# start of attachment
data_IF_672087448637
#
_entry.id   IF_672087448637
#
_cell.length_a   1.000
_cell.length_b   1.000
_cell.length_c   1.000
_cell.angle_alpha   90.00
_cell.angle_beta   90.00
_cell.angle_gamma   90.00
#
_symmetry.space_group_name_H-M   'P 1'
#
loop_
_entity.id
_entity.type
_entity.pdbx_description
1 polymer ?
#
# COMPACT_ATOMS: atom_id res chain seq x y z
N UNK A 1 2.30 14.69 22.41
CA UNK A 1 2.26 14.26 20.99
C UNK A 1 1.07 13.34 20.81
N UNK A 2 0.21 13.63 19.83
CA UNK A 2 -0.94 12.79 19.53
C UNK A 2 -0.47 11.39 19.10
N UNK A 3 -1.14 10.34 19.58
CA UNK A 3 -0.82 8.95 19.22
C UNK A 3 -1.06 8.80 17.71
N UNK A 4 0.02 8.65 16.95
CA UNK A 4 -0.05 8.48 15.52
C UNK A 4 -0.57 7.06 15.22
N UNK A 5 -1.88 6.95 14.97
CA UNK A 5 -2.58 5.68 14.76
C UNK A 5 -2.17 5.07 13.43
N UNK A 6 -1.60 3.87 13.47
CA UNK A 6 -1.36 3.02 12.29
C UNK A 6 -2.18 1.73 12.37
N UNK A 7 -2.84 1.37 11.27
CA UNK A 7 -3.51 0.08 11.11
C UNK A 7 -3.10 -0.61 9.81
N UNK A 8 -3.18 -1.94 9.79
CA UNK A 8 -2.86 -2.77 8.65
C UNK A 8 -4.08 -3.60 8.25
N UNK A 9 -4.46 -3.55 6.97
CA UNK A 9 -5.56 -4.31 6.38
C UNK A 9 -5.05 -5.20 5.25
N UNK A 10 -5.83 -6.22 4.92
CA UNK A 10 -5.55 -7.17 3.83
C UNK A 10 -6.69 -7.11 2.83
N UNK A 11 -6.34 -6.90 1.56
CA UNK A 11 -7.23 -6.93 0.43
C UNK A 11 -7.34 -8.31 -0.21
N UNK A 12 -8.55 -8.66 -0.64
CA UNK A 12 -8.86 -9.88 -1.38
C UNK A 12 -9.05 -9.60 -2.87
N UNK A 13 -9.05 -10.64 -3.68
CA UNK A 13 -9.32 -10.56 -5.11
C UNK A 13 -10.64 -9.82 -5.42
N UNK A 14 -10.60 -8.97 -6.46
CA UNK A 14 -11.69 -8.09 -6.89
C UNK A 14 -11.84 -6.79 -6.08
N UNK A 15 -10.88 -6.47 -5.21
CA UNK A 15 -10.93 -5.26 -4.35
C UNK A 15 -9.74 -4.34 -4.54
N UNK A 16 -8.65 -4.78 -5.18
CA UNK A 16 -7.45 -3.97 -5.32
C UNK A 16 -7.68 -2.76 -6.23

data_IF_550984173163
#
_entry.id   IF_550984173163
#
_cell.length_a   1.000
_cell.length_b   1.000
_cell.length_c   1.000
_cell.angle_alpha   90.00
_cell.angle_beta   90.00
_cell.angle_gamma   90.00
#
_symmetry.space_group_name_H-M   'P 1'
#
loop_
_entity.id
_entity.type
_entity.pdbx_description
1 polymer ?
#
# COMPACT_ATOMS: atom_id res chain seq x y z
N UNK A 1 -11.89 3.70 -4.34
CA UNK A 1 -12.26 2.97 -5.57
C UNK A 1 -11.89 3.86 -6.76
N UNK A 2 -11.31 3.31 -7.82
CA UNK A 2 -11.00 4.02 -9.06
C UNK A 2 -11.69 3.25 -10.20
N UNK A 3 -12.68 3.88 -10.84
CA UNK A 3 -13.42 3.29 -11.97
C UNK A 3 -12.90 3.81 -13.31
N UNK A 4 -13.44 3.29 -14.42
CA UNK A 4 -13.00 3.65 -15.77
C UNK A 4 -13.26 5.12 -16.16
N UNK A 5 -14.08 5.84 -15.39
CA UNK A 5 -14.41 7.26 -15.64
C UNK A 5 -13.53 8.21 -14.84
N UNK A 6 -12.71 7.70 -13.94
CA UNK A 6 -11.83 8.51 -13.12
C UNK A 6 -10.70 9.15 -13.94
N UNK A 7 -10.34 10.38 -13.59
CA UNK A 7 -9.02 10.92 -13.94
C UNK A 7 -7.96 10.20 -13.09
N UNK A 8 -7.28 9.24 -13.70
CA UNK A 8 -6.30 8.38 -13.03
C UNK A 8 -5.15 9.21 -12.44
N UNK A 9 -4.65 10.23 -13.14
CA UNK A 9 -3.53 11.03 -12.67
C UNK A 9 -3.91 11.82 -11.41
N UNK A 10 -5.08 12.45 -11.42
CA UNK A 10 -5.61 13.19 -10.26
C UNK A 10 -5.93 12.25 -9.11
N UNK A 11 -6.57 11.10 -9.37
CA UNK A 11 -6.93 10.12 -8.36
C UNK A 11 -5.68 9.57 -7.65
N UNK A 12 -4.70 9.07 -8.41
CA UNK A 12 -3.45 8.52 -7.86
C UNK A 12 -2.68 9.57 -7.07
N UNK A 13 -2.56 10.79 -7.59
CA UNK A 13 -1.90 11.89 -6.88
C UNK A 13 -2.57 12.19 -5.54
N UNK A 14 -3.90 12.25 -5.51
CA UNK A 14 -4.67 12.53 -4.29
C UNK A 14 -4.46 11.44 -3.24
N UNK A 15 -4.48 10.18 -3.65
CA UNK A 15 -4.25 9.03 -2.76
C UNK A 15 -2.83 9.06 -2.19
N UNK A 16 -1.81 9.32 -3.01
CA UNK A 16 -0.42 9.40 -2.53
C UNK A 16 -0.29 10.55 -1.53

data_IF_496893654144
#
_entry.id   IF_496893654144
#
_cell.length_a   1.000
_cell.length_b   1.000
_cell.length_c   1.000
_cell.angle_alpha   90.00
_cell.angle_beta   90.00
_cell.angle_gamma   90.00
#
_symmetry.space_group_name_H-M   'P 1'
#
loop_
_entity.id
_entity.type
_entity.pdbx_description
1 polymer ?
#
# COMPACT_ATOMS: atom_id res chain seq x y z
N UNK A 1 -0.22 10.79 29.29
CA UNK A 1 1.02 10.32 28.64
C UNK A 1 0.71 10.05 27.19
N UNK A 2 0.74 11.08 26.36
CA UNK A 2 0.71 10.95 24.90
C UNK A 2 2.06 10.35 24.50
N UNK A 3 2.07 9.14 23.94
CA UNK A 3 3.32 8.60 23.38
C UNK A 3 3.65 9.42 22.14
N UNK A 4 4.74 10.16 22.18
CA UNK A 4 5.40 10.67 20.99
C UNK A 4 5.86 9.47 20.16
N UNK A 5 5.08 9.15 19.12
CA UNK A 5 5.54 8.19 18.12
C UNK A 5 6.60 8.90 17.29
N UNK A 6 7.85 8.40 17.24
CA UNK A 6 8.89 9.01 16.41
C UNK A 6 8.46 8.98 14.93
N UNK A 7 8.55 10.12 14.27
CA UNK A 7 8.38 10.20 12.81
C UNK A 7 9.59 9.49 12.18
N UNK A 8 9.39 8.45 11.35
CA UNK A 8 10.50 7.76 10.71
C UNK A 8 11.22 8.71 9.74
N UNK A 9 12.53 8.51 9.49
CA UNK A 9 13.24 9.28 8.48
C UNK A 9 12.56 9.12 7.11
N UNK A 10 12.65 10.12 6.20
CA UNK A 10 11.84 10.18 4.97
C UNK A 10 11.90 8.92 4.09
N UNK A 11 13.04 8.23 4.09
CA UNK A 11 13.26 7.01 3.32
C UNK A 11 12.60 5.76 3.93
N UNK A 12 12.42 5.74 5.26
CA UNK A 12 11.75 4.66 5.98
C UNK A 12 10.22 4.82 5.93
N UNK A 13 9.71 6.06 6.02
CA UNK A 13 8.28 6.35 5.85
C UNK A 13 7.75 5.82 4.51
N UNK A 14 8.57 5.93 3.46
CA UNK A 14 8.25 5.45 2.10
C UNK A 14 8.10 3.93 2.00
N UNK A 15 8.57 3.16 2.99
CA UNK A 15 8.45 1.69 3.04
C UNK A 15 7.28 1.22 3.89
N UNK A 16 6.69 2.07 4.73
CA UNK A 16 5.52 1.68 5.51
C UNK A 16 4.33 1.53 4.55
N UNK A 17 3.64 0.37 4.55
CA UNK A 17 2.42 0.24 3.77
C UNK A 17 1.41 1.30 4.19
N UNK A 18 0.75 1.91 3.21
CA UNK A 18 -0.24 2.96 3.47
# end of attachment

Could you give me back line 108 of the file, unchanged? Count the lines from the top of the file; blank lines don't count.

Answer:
CA UNK A 7 -9.02 10.92 -13.94